Can you imagine how Archie must have felt watching both sons become the No. 1 overall draft pick in the NFL? Peyton went No. 1 in 1998 while Eli went No. 1 in 2004. As we said up top, the Manning family is the QB royalty of NFL fathers and sons.
Gill Byrd and Jairus Byrd
Gill Byrd had a storied career in the NFL, playing cornerback and safety for the San Diego Chargers from 1983-1992. During his career, he was voted to two Pro Bowls and was a member of four All-Pro teams. He retired as the Chargers' all-time leader in career interceptions with 42, and since retirement, has been voted in as a member of the Chargers' 50th Anniversary All-Time team and the Chargers Hall of Fame.
Gill's son Jairus entered the NFL in 2009 as a safety with the Buffalo Bills. In his rookie year, he tied for the NFL lead in interceptions with nine and was voted to the All-Rookie team, the Pro Bowl and the All-Pro team. Jairus continues to evolve his game and improved his physical play in 2011. So far, so good, as he is on the verge of becoming an NFL star.
Other notable NFL father and son duos:
Kellen Winslow, Sr. and Kellen Winslow, Jr.
Clay Matthews, Sr. and Clay Matthews, Jr.
Howie Long and his son Chris Long
Tony Dorsett and his son Anthony Dorsett
Oliver Luck and his son Andrew Luck
Elijah Pitts and his son Ron Pitts
NASCAR Father and Son Duos
The sport of auto racing has seen its share of famous father and son duos over the years. A brief overview of some of the most famous duos from the sport:
Dale Earnhardt, Sr. and his sons Dale Jr. and Kerry
Dale Sr. was a legend in NASCAR, as he won 76 races (including Daytona 500) and captured seven Winston Cup titles in his career. He died on the final lap of Daytona in a famous crash in 2001.
Dale Jr. has won 18 races in his career, one of his biggest wins coming in the 2004 Daytona 500.
There is one other Earnhardt son, Kerry, who is also in the sport of auto racing. Kerry, Dale Jr. and Dale Sr. raced against each other in the 2000 Pepsi 400.
Mario Andretti and his sons Michael and Jeff Andretti
Mario Andretti is an auto racing legend. The Andretti family created some racing history when four Andrettis (Mario, Michael, Jeff and John) drove in the Indianapolis 500 race in 1992.
Jeff Andretti had to stop racing due to leg injuries suffered in an accident, while Michael and John continue to race today.
Lee Petty and his son Richard Petty
One of the original stars in NASCAR was Lee Petty, who captured three championships in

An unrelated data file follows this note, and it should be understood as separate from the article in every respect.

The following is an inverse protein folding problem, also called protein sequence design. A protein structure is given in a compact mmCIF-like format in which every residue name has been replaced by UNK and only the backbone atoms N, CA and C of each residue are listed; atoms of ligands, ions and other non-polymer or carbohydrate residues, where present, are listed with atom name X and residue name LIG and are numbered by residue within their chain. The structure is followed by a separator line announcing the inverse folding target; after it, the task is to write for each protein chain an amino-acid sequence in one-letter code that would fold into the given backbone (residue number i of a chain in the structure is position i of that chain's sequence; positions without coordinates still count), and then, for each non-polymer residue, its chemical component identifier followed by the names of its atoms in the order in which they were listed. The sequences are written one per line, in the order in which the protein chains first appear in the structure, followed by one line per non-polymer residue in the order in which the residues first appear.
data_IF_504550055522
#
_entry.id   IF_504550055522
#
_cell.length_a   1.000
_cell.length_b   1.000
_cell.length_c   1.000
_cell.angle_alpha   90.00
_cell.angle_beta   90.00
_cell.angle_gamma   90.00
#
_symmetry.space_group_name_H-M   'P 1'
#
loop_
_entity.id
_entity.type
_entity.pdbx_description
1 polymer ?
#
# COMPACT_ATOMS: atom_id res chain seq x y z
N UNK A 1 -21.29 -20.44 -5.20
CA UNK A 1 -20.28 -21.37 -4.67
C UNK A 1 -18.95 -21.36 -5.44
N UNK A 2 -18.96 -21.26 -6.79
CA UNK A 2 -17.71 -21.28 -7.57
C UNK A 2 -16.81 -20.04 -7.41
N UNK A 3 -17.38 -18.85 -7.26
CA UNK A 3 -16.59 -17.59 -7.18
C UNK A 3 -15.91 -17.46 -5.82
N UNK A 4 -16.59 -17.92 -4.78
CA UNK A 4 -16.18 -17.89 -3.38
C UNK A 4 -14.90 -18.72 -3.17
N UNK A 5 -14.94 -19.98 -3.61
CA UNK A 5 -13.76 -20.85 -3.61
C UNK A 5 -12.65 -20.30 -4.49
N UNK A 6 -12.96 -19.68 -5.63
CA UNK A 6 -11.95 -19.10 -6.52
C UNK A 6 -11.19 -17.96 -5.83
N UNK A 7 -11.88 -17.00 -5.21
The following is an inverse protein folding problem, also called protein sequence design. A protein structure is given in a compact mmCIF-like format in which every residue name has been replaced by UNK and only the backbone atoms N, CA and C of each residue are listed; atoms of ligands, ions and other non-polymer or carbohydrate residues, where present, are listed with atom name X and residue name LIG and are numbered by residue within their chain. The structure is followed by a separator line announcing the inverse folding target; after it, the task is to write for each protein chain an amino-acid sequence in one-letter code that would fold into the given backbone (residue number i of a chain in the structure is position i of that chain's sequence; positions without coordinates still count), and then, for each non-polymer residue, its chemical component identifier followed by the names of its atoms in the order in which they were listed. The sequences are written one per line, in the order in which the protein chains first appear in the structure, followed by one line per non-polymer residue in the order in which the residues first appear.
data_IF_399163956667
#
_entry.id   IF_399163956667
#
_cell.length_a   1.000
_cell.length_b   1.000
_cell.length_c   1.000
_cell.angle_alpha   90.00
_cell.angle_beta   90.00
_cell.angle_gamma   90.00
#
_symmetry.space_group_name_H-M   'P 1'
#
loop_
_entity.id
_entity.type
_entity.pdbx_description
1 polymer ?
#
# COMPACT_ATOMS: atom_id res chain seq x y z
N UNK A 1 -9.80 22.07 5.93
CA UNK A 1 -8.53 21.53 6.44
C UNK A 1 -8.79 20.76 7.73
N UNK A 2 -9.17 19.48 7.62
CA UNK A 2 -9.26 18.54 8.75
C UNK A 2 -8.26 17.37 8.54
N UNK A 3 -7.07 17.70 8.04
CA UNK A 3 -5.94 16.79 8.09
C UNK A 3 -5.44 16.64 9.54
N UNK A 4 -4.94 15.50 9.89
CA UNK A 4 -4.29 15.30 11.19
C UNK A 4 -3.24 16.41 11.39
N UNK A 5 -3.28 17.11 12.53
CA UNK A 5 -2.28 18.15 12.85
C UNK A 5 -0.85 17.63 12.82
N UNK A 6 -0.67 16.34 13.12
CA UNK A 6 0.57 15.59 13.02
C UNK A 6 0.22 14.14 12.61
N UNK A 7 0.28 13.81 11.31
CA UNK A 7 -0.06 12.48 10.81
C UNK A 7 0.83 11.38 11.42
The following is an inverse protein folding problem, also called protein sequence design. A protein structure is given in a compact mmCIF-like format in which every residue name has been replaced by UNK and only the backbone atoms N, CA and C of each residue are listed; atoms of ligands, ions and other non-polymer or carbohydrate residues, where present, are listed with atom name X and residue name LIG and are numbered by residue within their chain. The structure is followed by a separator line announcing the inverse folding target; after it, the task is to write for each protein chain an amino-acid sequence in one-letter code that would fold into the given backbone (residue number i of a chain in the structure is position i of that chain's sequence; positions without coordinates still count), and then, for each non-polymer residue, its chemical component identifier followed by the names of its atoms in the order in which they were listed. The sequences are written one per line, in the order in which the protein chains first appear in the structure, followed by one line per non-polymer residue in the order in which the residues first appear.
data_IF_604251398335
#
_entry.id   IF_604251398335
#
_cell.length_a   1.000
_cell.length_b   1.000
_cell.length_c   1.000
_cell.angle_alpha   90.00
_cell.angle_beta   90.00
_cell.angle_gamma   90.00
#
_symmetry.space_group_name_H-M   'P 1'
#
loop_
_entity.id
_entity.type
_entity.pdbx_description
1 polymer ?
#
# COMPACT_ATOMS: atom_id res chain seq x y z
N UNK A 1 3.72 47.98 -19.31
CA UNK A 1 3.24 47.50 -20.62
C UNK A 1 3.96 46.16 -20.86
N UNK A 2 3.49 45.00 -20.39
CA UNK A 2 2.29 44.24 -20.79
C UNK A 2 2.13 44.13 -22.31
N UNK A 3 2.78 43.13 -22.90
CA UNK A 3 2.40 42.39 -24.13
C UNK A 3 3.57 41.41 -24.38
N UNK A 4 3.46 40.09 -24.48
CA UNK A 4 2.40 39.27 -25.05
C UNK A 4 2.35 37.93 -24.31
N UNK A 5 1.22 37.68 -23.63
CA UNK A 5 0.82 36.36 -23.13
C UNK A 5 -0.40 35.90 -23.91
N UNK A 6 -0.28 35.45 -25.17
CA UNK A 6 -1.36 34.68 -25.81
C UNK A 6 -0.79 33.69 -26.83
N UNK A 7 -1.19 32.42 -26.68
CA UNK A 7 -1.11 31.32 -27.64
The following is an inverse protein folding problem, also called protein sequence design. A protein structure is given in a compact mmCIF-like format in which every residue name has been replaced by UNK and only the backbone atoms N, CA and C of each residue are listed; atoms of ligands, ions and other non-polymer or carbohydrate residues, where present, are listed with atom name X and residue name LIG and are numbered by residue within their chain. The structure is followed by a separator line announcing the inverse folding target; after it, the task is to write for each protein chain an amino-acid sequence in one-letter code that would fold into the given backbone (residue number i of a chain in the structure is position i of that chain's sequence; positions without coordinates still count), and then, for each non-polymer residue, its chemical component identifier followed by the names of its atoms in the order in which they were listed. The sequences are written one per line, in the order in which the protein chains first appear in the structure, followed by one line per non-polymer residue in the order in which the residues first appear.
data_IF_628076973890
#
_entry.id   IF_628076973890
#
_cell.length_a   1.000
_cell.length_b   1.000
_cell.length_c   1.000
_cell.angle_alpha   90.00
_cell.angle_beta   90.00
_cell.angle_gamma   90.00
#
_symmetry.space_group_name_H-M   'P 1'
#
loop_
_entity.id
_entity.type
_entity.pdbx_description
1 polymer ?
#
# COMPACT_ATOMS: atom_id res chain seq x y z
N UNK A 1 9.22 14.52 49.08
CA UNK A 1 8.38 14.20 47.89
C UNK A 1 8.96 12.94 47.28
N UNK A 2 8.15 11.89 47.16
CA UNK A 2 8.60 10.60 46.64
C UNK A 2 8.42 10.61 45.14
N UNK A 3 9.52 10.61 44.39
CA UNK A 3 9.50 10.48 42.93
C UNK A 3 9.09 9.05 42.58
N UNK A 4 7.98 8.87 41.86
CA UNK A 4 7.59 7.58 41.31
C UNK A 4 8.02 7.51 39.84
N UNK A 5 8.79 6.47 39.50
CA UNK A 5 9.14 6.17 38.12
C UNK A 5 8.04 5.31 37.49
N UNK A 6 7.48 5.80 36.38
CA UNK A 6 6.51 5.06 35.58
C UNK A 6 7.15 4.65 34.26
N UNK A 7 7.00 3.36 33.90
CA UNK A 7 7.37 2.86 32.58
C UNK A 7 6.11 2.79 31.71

the mid-to-late 1950's before the sport became so popular.
His son, Richard, went on to top dad, winning seven drivers' championships over a 13-year time frame (1967-1979). He decided to retire from the sport in 1992, having won a record 200 races. Both Pettys are in the Hall of Fame.
Al Unser, Sr. and his son Al Unser, Jr.
Dad was able to win the Indy 500 four times, while Al Jr. won the race twice. Al Jr. is no longer racing, as he has been saddled with DUI arrests and other personal problems.
Joe 'Jellybean' Bryant and Kobe Bryant
Joe "Jellybean" Bryant was a forward and center in the NBA from 1975-1983. He played for the Philadelphia 76ers, San Diego Clippers and Houston Rockets. He scored 5,252 points in his career and hauled down 2,441 rebounds while playing in 606 NBA games. Currently, Joe is in his second stint of serving as the head coach of the Los Angeles Sparks of the WNBA.
Joe's son is the amazing Kobe Bryant, who just finished his 16th season with the Los Angeles Lakers. Kobe has been named to 14 All-Star teams and won the NBA MVP award in 2008. Thanks to the outstanding play of Bryant, the Lakers have been a dynasty, capturing five NBA Championships from 2000-2010. Kobe will eventually retire and be headed for the NBA Hall of Fame.
Other notable NBA father and son duos:
Bill Walton and his son Luke
Tim Hardaway, Sr. and Tim Hardaway, Jr.
Mike Dunleavy, Sr. and Mike Dunleavy, Jr.
Patrick Ewing, Sr. and Patrick Ewing, Jr.
Gerald Wilkins and Damien Wilkins
Rick Barry and his sons Brent, Jon and Drew Berry
Ken Williams and Kyle Williams
Our next three slides are examples of professional athlete father and son duos who played different sports. Perhaps going into a different sport takes a degree of pressure off, where one can master the sport at one's own pace without any preconceived expectations.
First example is Ken and Kyle Williams. Ken was an MLB outfielder from 1986-1991, playing for the Chicago White Sox, Detroit Tigers, Toronto Blue Jays and Montreal Expos. From 2000-present, Ken has been the general manager of the Chicago White Sox, helping to build the team that won the World Series in 2005.
His son, Kyle, is a wide receiver and special teams member on the San Francisco 49ers (2010-present). Kyle made the costly special teams gaffe that helped send the New York Giants to the Super Bowl in last season's NFC Championship Game.
It was bad enough that Kyle endured all kinds of verbal abuse for his mistake. Then the situation escalated in the offseason, when Kenny learned that New Orleans Saints defensive coordinator Gregg Williams had placed a bounty on his son Kyle, who has a history of concussion issues.